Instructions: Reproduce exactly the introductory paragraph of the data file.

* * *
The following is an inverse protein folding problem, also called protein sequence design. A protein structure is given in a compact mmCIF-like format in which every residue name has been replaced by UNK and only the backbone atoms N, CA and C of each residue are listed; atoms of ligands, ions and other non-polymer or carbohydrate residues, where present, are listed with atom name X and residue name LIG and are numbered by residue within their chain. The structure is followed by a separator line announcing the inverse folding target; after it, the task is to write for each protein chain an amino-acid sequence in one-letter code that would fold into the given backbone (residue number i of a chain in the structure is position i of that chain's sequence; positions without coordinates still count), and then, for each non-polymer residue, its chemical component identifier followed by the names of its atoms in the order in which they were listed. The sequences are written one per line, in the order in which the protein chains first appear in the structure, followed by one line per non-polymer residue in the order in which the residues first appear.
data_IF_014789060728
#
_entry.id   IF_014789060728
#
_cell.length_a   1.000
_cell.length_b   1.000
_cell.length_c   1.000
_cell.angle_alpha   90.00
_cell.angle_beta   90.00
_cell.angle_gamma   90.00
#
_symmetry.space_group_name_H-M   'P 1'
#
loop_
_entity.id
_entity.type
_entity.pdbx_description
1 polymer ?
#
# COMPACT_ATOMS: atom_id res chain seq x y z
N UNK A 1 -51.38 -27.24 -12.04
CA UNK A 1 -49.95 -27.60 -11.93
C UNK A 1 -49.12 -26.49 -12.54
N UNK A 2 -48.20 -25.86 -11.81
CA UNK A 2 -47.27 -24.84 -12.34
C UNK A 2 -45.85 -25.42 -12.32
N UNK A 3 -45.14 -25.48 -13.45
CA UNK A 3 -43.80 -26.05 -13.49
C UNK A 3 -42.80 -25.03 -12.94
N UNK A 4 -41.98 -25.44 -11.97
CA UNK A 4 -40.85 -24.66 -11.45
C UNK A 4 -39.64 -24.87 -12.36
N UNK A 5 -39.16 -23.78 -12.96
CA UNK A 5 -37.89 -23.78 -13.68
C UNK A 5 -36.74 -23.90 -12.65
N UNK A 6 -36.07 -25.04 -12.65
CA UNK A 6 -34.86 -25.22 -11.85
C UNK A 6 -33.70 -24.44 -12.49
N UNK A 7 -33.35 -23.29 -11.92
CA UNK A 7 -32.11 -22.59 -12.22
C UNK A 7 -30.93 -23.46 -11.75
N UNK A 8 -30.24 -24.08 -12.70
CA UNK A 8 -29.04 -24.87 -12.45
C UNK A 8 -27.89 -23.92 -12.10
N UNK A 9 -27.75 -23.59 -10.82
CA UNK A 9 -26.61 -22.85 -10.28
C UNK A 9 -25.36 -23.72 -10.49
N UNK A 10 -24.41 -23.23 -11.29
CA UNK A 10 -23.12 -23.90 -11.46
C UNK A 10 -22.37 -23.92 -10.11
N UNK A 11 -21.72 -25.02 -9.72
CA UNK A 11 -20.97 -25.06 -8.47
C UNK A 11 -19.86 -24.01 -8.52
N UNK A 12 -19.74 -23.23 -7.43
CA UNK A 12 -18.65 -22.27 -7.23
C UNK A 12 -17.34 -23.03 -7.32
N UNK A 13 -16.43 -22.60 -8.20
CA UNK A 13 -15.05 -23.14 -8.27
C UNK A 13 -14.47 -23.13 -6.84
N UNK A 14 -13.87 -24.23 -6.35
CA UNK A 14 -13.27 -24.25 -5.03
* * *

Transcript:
The following is an inverse protein folding problem, also called protein sequence design. A protein structure is given in a compact mmCIF-like format in which every residue name has been replaced by UNK and only the backbone atoms N, CA and C of each residue are listed; atoms of ligands, ions and other non-polymer or carbohydrate residues, where present, are listed with atom name X and residue name LIG and are numbered by residue within their chain. The structure is followed by a separator line announcing the inverse folding target; after it, the task is to write for each protein chain an amino-acid sequence in one-letter code that would fold into the given backbone (residue number i of a chain in the structure is position i of that chain's sequence; positions without coordinates still count), and then, for each non-polymer residue, its chemical component identifier followed by the names of its atoms in the order in which they were listed. The sequences are written one per line, in the order in which the protein chains first appear in the structure, followed by one line per non-polymer residue in the order in which the residues first appear.